of evidence and norm of truth come into conflict, it would be odd to think that the evidential norm is the overriding one since it seems to derive its status as a norm from either the truth norm or the knowledge norm. Moreover, it’s odd to think that anyone who appreciates that S’s belief is supported by evidence but is false does not then say that what S should believe is the false thing supported by the evidence. So, even if the norms of evidence and truth conflict, why do we never think the truth norm can be rightly violated in full awareness? Some deontologists would cry foul. They will say that you cannot fail to do your duty if you are reasonable, responsible, or rational in trying to do what duty requires. One response is the hard-lined response. Once we distinguish justifications from excuses and denials of responsibility, we see that rationality, responsibility, and reasonableness are a necessary condition for excusability but that someone should be excused does not entail that what they believed or did was justified.24 One response is more concessive. If you really want to insist that no one can fail to do what duty requires when they are reasonable, responsible, or rational, then you probably don’t really think that the reasons that bear on our actions will be facts about our external situation. Such facts are facts we can fail to take account of without being anything less than fully rational, fully reasonable, or fully responsible. I’ve argued that if there can be false, justified beliefs, reasons for action cannot be facts. If I can offer the concessive response, the objection accuses of me of affirming the antecedent. Suppose we take the argument at face value and say that there are no false, justified beliefs. We can say that this view is a consequence of what seems to me to be a plausible view, which is that there is a norm that governs belief that enjoins us to refrain from believing those things that ought to be excluded from all deliberative processes. If reasons are facts, there is a reason this norm gives us to refrain from including beliefs that don’t fit the facts in deliberation and so including that belief in our belief set. If going against the reasons requires some reason to justify going against the reason to refrain from believing and we cannot think of an overriding reason that we could cite in full awareness to justify believing something when we know that the belief could give us no reason to deliberate from, it seems for this reason that there cannot be false, justified beliefs. It seems that anyone who denies this will inevitably have to say that the demands that theoretical reason and practical reason place upon us cannot jointly be satisfied as situations will arise where we have made a reasonable mistake about some matter, we’ll know that we ought to Φ if p is the case, and while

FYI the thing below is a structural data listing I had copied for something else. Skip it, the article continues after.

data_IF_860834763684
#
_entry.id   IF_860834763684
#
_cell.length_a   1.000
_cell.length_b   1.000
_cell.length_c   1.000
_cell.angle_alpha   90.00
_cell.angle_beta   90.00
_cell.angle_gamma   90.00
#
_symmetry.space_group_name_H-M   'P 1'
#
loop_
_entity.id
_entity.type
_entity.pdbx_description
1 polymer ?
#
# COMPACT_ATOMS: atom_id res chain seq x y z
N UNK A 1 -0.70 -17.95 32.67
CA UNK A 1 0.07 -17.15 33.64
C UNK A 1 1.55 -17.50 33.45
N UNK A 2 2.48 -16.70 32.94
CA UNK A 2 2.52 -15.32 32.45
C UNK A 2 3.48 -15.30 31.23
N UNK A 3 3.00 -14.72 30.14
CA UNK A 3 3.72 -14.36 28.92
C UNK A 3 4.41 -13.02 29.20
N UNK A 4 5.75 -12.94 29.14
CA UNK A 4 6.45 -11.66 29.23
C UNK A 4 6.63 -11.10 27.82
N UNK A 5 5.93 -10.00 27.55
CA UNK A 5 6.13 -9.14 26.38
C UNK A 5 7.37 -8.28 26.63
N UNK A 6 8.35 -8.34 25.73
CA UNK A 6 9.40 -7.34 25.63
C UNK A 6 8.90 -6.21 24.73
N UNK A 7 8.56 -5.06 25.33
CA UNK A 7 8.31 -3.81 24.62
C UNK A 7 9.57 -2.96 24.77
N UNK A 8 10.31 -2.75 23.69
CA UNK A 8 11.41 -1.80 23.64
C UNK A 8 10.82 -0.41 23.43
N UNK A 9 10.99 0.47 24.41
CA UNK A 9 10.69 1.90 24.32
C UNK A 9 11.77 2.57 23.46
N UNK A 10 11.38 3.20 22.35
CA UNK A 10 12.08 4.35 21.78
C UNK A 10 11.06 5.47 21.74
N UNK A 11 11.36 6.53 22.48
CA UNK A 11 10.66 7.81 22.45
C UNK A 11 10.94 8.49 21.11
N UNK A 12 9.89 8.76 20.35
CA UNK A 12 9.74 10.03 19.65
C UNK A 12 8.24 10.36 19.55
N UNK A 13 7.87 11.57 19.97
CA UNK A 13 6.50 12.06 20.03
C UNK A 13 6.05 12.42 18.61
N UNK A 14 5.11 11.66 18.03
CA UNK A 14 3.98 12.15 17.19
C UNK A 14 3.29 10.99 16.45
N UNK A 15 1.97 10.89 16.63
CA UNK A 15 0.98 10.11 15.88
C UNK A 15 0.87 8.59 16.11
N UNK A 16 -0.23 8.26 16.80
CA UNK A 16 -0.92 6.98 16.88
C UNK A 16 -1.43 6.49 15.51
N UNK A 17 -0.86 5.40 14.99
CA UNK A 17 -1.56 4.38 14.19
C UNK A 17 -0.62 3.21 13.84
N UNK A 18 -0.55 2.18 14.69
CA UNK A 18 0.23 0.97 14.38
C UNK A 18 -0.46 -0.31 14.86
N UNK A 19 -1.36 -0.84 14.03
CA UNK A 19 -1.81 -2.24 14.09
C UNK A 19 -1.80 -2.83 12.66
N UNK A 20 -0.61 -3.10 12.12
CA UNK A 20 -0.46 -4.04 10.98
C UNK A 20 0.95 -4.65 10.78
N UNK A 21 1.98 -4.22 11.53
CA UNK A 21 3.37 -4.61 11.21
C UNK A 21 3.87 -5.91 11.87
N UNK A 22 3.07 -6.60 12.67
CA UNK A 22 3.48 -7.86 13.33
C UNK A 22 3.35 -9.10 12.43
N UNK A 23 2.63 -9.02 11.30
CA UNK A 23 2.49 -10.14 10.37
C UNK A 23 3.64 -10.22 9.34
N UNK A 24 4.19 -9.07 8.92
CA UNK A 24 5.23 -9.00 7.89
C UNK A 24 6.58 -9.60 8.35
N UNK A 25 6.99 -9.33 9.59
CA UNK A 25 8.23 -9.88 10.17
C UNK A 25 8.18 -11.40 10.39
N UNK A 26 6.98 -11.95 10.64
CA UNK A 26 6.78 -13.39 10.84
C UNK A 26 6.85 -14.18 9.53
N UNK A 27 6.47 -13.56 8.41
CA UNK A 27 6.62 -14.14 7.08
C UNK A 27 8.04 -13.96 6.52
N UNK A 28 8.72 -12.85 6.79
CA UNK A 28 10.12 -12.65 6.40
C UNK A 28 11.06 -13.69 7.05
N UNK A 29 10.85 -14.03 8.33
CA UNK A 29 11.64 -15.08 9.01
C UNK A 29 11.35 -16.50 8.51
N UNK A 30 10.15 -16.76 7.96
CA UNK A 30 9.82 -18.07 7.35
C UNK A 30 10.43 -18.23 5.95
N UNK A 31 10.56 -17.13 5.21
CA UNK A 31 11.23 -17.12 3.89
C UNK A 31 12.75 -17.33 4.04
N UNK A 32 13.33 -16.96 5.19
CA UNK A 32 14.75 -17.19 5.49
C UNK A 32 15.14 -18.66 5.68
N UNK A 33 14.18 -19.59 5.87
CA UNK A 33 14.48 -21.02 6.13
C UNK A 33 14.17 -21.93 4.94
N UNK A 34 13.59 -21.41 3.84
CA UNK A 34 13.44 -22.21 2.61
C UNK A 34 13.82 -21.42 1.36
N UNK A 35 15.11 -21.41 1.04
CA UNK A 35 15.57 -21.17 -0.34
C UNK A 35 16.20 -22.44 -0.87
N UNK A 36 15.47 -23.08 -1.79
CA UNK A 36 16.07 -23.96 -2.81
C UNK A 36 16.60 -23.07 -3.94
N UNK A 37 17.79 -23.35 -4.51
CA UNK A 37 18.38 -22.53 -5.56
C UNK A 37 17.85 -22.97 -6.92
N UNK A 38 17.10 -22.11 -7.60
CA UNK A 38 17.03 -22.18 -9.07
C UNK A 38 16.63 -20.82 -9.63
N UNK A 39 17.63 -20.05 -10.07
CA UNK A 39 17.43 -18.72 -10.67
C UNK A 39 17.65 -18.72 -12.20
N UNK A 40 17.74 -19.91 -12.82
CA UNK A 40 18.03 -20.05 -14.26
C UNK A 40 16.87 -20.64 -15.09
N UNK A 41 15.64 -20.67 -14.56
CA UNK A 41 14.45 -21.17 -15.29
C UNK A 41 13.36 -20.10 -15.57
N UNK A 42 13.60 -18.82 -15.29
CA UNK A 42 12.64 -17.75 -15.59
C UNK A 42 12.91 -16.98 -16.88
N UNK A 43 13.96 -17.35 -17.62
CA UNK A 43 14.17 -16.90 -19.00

For discussion, see Gardner (2007: 88).
practical reason would demand that we refrain from Φ-ing and so refrain from concluding practical deliberation by Φ-ing, theoretical reason would encourage us to continue to believe p and to draw the theoretical consequences from this belief such as the belief that we ought to Φ. I’d like to think that the demands of theoretical reason and practical reason will never come apart in this way, telling us that there is nothing wrong with concluding that we should Φ but demanding that we avoid Φ-ing. It seems that the best view that avoids this just denies that there can be false, justified beliefs of the sort of that would cause this rift.